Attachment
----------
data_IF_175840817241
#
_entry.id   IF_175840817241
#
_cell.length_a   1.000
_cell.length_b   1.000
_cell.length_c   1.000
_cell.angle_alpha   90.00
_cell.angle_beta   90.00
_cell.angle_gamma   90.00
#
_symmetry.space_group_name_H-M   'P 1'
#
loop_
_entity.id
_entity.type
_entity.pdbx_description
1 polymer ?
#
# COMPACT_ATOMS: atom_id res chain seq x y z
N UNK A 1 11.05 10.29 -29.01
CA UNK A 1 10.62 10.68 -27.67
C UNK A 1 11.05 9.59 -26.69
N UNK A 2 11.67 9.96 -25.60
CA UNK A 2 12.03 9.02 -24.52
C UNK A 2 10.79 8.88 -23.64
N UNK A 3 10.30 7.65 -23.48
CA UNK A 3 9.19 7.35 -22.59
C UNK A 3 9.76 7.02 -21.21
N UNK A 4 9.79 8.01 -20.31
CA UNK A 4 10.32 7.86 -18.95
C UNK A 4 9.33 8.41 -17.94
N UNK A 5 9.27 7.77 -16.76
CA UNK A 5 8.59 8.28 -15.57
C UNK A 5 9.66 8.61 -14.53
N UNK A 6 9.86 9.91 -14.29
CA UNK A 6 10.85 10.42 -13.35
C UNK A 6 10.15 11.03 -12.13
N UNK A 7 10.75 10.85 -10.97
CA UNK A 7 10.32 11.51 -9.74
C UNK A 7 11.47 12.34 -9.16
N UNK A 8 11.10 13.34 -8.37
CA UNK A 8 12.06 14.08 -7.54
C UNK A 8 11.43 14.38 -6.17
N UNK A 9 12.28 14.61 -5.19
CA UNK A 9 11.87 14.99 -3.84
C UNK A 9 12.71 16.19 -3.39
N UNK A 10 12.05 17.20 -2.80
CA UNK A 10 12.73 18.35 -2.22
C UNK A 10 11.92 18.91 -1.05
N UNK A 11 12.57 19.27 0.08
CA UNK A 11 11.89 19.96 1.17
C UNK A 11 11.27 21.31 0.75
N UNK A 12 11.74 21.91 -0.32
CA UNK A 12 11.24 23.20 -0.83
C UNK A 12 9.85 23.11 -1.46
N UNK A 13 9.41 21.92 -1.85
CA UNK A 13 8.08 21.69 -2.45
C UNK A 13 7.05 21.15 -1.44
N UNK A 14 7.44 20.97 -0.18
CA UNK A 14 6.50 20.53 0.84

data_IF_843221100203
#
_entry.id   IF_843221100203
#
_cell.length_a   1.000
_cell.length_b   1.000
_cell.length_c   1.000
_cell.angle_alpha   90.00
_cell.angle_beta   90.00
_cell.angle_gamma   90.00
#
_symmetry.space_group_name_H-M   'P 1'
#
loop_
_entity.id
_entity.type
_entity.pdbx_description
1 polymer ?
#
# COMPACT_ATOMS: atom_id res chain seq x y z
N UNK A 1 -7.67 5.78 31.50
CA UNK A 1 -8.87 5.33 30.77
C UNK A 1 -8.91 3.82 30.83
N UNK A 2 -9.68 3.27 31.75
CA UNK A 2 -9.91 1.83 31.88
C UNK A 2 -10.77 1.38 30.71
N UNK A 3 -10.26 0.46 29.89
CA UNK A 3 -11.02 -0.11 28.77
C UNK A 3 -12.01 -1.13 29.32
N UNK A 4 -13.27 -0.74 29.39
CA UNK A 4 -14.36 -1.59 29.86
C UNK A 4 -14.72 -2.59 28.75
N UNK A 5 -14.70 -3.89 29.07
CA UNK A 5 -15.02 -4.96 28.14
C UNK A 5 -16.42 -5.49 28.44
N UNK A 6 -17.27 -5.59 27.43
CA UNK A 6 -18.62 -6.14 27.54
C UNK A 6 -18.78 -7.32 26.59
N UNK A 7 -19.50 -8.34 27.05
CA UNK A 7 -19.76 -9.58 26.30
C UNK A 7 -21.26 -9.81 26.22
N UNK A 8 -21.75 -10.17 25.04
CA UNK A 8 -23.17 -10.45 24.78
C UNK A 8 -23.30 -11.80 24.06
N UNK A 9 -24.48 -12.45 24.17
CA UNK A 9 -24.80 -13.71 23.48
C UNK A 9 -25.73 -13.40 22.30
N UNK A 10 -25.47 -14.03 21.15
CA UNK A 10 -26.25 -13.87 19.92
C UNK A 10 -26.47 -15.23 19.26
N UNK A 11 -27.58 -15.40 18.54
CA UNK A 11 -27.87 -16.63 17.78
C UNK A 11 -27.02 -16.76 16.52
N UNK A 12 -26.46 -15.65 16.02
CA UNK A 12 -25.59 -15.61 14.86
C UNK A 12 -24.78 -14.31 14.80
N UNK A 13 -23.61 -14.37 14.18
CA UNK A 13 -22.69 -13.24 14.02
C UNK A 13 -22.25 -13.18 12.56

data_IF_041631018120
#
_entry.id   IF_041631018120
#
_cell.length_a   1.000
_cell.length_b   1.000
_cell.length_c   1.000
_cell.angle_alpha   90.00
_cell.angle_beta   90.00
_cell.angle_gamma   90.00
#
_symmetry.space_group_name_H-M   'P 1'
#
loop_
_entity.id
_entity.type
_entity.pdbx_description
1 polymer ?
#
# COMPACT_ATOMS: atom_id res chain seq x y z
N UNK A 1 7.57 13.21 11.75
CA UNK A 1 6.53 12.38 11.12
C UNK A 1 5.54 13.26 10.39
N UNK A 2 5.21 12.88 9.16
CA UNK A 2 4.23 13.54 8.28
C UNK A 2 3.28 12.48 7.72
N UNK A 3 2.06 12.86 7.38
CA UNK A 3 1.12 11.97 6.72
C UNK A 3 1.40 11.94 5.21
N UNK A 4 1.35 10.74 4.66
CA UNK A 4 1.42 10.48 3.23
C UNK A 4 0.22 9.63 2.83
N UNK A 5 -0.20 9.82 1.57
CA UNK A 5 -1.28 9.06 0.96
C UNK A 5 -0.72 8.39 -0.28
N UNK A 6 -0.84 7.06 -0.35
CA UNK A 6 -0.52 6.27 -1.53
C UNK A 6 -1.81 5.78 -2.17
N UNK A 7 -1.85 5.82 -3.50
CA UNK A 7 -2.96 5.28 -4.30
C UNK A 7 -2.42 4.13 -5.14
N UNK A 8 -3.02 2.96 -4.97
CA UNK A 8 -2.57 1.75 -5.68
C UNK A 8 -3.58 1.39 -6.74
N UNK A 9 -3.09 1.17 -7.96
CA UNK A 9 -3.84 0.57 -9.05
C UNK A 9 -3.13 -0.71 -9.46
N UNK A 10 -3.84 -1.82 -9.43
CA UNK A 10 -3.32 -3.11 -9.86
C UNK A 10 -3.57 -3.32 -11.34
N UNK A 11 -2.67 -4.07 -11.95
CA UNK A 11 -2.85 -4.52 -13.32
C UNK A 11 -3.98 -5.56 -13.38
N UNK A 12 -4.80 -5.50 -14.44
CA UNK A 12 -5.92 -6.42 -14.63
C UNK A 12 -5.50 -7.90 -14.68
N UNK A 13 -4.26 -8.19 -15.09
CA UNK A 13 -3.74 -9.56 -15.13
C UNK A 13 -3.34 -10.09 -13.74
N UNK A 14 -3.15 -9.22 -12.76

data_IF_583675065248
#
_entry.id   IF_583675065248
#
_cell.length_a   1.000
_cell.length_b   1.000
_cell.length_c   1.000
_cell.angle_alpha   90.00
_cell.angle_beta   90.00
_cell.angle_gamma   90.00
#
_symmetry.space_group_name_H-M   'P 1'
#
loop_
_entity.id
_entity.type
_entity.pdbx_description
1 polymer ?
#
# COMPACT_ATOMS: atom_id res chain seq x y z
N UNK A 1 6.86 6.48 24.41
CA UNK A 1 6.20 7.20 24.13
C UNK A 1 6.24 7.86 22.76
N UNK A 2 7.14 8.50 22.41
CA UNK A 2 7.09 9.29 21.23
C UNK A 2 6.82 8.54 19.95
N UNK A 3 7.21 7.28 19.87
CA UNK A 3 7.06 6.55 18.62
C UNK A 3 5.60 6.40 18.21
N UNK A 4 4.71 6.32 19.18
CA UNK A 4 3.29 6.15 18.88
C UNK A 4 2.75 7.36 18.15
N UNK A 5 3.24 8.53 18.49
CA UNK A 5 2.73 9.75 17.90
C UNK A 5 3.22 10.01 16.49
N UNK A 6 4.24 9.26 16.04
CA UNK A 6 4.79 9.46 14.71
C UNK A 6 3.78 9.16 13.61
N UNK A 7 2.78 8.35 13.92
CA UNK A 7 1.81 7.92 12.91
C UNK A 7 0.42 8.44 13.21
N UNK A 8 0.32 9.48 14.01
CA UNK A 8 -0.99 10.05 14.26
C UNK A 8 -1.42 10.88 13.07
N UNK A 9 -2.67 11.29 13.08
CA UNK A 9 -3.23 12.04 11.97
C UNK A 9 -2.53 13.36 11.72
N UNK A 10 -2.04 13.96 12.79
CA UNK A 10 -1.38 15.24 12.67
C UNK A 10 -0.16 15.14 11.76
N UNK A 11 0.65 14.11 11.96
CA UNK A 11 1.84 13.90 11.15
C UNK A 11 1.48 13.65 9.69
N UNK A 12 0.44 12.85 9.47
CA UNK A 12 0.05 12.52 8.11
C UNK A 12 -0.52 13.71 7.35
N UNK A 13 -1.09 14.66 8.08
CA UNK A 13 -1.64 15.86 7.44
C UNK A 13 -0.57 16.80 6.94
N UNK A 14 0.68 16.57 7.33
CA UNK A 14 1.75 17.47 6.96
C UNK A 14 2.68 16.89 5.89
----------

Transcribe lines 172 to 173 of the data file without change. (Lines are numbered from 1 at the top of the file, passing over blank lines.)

CA UNK A 11 -2.85 -4.52 -13.32
C UNK A 11 -3.98 -5.56 -13.38